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Analysts wonder how low Facebook shares will go

An Apple iPhone displays the Facebook app's splash screen in front of a PC screen.
An Apple iPhone displays the Facebook app's splash screen in front of a PC screen.Karen Bleier / AFP - Getty Images

With its share price hitting new lows daily, professional investors and market experts are beginning to voice concern about the outlook for Facebook stock.

The No. 1 social network’s share price sank even lower Wednesday as nervous investors worried about the company’s long-term business prospects.

Facebook’s share price sank 2.3 percent to a new closing low of $28.19 after dropping nearly 10 percent Tuesday. The share price, which has fallen in five of its eight days of public trading, has now fallen 26 percent since it went public at $38 a share May 17.

Facebook founder and CEO Mark Zuckerberg has seen the value of his stake in the company fall about $5 billion from the IPO value to a current $14.2 billion. Zuckerberg also sold more than $1 billion worth of shares in the IPO, according  to documents filed by the company.

The decline knocked Zuckerberg off a briefly held spot on Bloomberg's runnning index of the 40 richest people in the world.

The offering, which was marred by trading glitches and has triggered several lawsuits, has been one of the worst performing of any large company, according to data tracker Dealogic.

Anant Sundaram, a valuation expert at Dartmouth’s Tuck School of Business, said he’s concerned about Facebook’s stock valuation because he thinks the company will face difficulties deriving revenue from its new users overseas, and from its growing presence on mobile devices.

About 20 percent of the company’s current user base is in the U.S. and Canada, and half of those users are accessing the site using mobile devices, through which Facebook derives much less advertising revenue than through a desktop PC, he said. Facebook rivals Google and Apple currently dominate the mobile arena.

What’s more, markets where Facebook is growing most rapidly -- in Europe and Asia -- bring the company less revenue. Facebook brings in $3 per user in the U.S. and in Canada, but only $1.50 in Europe and just 50 cents in Asia, Sundaram noted.

“You have a situation where U.S.-based PC users are accounting for a lot of your revenue, but if you look at where you’re growing most rapidly that’s where you’re having trouble monetizing your user base,” Sundaram said.

Facebook’s IPO valued the company at $100 billion -- a number that Sundaram says is “problematic” because it implied the company would grow revenue by 30 to 35 percent annually for the next 10 years. According to Sundaram’s calculations, a valuation of $66 billion is more reasonable for Facebook.

“At that valuation for the company we’d be looking at a stock price that’s closer to the low to mid $20s than $40 per share,” said Sundaram, who stressed that he doesn’t make stock purchase recommendations.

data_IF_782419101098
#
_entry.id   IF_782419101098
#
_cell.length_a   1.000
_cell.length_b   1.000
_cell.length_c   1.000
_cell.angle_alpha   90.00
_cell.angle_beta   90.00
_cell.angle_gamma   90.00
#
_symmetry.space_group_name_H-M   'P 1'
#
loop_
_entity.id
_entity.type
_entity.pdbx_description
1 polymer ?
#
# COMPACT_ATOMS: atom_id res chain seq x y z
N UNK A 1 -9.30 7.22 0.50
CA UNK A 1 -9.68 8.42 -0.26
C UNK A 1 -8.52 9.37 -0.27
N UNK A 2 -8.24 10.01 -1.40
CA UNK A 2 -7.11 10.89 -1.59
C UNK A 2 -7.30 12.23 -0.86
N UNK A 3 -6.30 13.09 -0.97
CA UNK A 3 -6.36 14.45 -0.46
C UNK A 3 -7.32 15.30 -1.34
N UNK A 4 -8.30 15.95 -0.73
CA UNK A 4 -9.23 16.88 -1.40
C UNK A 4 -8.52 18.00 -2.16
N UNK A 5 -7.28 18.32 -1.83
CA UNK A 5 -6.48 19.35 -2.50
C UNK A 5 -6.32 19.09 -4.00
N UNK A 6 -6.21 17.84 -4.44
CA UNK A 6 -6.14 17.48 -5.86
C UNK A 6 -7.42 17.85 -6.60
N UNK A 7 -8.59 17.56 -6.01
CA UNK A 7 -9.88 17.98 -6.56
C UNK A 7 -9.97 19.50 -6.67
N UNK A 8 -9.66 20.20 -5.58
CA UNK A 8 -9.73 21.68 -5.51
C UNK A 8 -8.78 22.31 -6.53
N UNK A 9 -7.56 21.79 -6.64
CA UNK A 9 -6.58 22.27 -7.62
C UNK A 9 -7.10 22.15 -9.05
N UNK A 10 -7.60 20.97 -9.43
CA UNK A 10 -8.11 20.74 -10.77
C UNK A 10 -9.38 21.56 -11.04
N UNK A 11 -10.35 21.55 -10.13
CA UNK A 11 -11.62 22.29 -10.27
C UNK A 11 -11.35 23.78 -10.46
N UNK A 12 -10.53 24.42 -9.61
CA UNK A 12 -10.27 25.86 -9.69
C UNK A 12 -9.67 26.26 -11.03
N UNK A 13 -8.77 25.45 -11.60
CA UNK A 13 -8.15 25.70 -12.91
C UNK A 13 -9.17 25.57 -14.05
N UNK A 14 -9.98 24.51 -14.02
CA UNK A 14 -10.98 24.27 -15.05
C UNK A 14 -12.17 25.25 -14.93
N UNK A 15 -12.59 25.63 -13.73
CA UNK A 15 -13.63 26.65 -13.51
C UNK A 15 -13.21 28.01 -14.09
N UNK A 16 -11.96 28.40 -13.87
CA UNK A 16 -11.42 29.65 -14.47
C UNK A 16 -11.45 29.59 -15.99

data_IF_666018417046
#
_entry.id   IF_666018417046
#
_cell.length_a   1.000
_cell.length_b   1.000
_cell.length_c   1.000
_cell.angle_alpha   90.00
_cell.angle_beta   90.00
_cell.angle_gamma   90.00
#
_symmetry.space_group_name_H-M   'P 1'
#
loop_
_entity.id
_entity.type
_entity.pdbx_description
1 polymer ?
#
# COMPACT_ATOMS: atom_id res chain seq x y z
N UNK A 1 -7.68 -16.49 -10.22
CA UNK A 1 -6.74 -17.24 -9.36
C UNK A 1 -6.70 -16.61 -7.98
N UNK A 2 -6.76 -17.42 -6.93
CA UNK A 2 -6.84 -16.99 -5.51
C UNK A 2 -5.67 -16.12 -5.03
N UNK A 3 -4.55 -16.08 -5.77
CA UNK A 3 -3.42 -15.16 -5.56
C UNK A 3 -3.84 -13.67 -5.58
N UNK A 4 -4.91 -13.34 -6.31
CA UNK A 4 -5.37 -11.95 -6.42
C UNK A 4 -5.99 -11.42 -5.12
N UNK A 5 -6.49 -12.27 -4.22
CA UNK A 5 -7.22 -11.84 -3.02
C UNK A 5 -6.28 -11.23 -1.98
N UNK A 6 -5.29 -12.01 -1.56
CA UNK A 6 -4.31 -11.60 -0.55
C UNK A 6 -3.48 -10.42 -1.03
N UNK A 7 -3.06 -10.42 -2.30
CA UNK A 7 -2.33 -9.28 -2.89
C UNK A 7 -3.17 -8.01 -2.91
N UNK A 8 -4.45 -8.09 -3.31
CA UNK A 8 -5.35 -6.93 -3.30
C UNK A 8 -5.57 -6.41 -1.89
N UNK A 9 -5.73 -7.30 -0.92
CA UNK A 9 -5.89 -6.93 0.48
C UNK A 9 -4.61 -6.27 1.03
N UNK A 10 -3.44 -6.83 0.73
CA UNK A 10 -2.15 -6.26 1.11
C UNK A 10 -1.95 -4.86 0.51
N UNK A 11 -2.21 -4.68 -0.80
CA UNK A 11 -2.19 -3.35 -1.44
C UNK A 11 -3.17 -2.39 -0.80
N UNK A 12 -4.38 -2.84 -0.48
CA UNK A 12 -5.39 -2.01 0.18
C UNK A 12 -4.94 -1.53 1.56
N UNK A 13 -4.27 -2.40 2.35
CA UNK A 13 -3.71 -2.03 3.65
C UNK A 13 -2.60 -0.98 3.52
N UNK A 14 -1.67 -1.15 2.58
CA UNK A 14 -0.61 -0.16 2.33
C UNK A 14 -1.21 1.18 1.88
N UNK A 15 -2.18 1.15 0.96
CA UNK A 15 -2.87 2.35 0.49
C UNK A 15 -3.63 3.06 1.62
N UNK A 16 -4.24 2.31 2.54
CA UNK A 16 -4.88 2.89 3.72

“The logic for this is I think the growth rate from 901 million users will flatten out,” he said.

Related: Facebook gets OK to expand its headquarters

A share price in the mid-$20 region is about where buyers and sellers of Facebook options, which began trading Tuesday, are predicting for this summer.

According to The Wall Street Journal, some traders used "put" options to bet that Facebook’s stock price would fall to $25 a share by mid-July.

Analysts have a broad range of price targets for Facebook’s stock, ranging from $30 to as high as $65, according to the newspaper.

Walter Price, a portfolio manager at RCM Capital Management, told CNBC Wednesday that he thinks fair value for Facebook’s shares is about $30, adding that he would buy it at that level.

However, he notes that, apart from the challenge of making money from mobile devices, Facebook -- which relies on advertising for the majority of its revenue -- may find it difficult to lure and keep large advertisers.

“Facebook is in a transition in their business model,” Price told Reuters Insider. “It was easy to get the first 5 to 10 percent of an advertising budget to try it on Facebook and do some brand advertising, but getting the next 5 to 10 percent, you've got to displace TV and that's a lot more difficult to do.

“Facebook still doesn't have the metrics to prove profitability and prove growth and awareness from their platform,” he added.

Days before Facebook’s debut, General Motors announced it was pulling out of paid advertising on the social network, citing Facebook’s unproven track record and concerns about the lack of evidence that advertising on Facebook yielded strong returns.

Facebook’s next moves in the growing mobile arena may also be giving some investors pause.

S&P Capital IQ equity analyst Scott Kessler said Tuesday he has a $30 price target for Facebook over the next 12 months, citing Facebook's still-nascent strategy to earn revenue in the mobile space.

S&P pointed to reports this week that Facebook is looking to both buy browser company Opera Software and build a smartphone, noting that the company will have a hard time making money without proprietary mobile software and hardware.

“We think [Facebook] is at an interesting juncture, as not being more proactive on the mobile front could affect its competitive standing, but being too aggressive could adversely affect its profitability,” Kessler said.

Reuters contributed to this report.